Why Support For Refugees Is Higher Than You Might Think In Parts Of ‘Trump Country’
Even amid the global pandemic, Idaho’s unemployment rate has been hovering around 3%. In the capital city, Boise, for-hire signs are posted at grocery stores, restaurants, and at Pete Amador’s home health care agency.
His latest ad even offers a thousand dollar signing bonus. Amador could easily hire 50 more people right now, if they would apply. There is a long wait list of elderly clients.
“People are calling hourly asking for help,” he says.
About 70% of Amador’s caregivers are refugees. He says his business would not be what it is today without them. First of all, locals don’t usually apply for these jobs. As a Medicaid provider, he can only offer around $11 an hour to start. For refugees though, it’s usually their first employment in the U.S. They work hard and want to move up, he says.
“Without the refugees coming in, it has created a shortage for my company and our ability to provide great care to our clients,” Amador says.
President Biden has promised to lift a Trump-era cap on the number of refugees allowed to resettle in the United States. And there are signs of growing support for refugees in unlikely places: largely rural, conservative states where the former president and his far-right immigration policies were popular.
Idaho, Nebraska and North Dakota often ranked at the top of the nation in per-capita refugee resettlement, before Trump dramatically reduced the annual caps in his first year in office. These states also have some of the lowest unemployment rates in the nation and many employers are pointing to worsening labor shortages.
For Pete Amador in Boise, this isn’t just an economic crisis, however. It’s also a humanitarian one. He hasn’t liked the dramatic cuts in refugee resettlement.
While demographics are changing, Idaho is still about 82% white. When Amador first started hiring refugees a decade ago, there was skepticism among some of his clients. But that slowly evolved toward acceptance.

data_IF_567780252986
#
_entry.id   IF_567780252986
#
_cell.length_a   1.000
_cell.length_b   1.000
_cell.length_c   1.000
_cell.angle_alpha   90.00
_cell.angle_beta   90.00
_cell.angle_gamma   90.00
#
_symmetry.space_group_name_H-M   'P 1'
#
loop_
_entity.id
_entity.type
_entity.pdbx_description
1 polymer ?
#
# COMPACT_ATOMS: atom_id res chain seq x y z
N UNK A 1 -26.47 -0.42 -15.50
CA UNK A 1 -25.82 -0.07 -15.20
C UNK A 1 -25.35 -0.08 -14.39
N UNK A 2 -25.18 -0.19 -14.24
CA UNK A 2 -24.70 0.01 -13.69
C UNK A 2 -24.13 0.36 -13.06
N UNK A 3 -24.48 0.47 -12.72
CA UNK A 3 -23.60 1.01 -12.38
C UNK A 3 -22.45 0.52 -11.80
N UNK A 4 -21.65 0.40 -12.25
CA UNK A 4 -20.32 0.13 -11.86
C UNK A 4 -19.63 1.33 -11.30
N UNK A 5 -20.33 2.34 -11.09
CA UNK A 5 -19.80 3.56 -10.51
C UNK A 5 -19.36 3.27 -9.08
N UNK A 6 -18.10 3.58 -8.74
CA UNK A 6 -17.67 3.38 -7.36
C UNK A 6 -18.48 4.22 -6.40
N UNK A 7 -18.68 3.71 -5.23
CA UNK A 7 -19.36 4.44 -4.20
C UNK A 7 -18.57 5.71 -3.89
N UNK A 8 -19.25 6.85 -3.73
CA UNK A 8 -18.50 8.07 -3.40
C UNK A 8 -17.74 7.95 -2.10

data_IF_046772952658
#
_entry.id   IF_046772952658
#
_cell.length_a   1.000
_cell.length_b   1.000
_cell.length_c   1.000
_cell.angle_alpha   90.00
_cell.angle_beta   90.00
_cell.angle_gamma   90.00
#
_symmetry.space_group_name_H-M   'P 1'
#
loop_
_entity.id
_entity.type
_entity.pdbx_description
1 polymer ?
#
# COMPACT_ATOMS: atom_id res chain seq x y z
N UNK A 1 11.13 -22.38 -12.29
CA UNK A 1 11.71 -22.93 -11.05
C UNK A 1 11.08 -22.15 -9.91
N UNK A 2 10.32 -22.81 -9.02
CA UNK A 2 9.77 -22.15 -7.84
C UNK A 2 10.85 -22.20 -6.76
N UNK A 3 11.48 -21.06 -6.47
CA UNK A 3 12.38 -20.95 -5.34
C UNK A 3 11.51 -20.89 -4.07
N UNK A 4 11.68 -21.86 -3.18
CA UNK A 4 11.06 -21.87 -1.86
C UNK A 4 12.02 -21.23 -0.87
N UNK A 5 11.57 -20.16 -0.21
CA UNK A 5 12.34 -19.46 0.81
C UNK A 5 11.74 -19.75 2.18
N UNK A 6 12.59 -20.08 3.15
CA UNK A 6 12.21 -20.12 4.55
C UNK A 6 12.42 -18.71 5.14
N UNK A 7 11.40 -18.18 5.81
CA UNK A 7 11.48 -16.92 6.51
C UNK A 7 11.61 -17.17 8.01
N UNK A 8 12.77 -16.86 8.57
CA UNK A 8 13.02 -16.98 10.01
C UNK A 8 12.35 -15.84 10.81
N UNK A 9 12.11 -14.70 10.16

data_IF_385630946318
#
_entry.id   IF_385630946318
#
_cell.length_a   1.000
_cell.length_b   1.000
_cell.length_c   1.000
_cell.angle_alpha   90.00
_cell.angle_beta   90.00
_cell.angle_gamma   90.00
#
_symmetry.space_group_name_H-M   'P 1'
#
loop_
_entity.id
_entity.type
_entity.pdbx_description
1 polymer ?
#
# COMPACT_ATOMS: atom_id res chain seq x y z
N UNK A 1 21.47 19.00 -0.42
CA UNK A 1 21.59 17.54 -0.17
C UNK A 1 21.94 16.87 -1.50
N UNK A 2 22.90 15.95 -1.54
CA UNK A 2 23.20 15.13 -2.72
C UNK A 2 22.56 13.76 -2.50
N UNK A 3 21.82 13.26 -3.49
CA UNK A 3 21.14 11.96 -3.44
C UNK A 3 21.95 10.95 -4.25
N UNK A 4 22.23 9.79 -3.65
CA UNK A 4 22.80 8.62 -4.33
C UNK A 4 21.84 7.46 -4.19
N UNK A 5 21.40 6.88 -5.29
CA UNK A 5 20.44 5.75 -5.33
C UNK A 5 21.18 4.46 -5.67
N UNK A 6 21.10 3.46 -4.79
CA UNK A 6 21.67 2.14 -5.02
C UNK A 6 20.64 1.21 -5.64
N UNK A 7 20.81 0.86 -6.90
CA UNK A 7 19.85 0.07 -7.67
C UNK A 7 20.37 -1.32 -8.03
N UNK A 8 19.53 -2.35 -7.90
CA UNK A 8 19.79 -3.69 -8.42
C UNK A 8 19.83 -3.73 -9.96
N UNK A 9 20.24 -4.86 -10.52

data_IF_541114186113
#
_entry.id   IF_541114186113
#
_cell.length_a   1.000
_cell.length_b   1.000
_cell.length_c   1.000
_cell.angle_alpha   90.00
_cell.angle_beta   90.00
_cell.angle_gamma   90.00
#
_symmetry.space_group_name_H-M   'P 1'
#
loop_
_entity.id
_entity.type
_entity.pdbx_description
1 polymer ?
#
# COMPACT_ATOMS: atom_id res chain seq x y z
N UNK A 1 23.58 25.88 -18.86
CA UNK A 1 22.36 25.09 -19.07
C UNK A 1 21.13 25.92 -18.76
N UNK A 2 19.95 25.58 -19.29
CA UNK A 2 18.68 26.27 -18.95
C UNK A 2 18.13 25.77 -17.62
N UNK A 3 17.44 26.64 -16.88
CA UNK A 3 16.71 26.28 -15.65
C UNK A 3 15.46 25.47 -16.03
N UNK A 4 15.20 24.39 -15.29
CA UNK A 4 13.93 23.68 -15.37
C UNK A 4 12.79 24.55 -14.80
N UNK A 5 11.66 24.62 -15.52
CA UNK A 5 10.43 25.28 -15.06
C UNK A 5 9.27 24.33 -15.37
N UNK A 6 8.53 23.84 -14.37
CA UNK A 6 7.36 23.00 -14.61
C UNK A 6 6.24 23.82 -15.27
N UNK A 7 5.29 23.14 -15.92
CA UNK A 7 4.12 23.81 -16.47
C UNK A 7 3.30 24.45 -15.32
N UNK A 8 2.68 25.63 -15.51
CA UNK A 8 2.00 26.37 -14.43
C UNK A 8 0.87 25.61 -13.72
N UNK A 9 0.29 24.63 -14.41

“In home care, we’re dealing with elderly people who grew up in a different time with a different understanding, and we need to show a lot of patience and respect for that,” Amador says. “It’s been somewhat of a challenge, but also an honor to help be a part of them transition their way of thinking.”
Refugees in more homogenous, rural areas are often forced to take on dual roles: A day job as an elderly caregiver or grocery clerk or small business owner, while at the same time serving as a cultural ambassador and bridge-builder.
From bathroom cleaner to business owner
This is Bahar Shams’ world. In 2019, she and her sisters opened up an Afghan bakery and specialty coffee and saffron tea shop.
Sunshine Spice Cafe sits along a busy suburban thoroughfare dotted with fast food chains, big box stores and a collection of taco trucks and other newer international groceries and delis.
When they first opened before Christmas of that year, Shams said some in the community complained that they were getting a government handout.
“Because it’s not easy to open a business, especially woman’s, and we’re a refugee from different country,” Shams says. “But when we told our story to them, they accepted us.”
Their story is incredible.
The four sisters and their parents fled Afghanistan and the terror of the Taliban, first to Iran, then eventually through the United Nations refugee agency they were placed in Idaho in 2005.
They’d never heard of Idaho. They spoke no English and the sisters had never even attended school. But Shams says it was a dream of her parents that their daughters would one day be educated.
“Once someone has a passion to do something, language or new country, it doesn’t matter. If you want to do something you will be successful if you work hard on it,” Shams says.
And they did.
The sisters ended up graduating high school and going to Boise State University. Bahar initially wanted to be a filmmaker to tell the stories of Afghan women. That didn’t work out, she says, but she was still passionate about finding a means to support Afghan farmers, especially widowed women, by buying saffron and tea and selling it in the U.S. That plan eventually evolved into the Sunshine Spice Cafe.